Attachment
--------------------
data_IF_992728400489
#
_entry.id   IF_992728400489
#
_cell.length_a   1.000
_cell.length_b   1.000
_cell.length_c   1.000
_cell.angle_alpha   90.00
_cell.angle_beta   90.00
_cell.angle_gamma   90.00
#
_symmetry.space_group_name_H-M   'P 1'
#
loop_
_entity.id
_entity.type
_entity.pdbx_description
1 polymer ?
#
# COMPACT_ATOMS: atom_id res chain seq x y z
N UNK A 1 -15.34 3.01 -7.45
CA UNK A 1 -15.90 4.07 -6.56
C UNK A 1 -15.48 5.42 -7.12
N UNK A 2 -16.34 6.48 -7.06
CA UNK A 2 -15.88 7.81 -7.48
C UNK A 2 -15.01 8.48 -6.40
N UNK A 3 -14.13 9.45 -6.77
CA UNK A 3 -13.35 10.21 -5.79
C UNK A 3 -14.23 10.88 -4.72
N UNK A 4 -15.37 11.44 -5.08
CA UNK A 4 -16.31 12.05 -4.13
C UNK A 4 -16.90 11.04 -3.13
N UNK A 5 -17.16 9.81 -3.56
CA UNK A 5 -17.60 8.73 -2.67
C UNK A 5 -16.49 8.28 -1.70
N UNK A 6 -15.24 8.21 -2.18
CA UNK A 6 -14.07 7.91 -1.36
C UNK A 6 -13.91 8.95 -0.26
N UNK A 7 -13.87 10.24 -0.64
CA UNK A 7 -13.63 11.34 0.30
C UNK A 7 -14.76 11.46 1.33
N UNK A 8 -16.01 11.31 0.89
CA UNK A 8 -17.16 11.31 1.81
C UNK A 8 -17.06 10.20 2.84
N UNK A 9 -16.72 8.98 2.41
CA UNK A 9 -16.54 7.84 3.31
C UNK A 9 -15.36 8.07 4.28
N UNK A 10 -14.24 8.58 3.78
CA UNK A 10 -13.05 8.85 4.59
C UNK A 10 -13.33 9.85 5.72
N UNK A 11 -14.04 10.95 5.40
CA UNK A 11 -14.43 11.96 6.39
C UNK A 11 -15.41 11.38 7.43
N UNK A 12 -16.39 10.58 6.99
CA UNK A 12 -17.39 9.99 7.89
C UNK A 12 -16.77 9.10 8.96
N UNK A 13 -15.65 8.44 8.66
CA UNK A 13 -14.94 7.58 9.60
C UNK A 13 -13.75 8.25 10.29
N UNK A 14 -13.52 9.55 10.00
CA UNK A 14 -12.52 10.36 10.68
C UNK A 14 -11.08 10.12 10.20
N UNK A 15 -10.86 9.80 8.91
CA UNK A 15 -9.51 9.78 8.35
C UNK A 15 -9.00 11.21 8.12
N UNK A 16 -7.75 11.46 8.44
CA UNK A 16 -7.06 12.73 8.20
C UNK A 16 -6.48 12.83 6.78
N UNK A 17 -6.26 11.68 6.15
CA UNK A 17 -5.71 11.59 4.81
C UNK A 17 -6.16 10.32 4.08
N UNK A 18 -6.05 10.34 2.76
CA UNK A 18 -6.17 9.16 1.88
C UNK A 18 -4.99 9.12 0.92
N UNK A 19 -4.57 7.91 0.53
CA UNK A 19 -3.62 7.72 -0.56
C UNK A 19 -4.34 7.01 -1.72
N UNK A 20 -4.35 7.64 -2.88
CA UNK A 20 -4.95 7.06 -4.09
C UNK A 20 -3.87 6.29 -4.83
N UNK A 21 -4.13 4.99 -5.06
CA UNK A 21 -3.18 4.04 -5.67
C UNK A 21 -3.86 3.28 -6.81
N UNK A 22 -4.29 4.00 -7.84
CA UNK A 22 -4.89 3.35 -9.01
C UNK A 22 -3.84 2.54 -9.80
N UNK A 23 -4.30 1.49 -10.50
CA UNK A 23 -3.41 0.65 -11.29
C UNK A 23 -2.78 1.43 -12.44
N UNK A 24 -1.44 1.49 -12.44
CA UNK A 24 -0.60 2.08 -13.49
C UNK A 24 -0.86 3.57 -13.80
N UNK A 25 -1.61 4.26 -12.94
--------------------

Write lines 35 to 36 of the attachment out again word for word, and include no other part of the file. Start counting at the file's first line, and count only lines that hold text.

C UNK A 5 -16.49 8.28 -1.70
N UNK A 6 -15.24 8.21 -2.18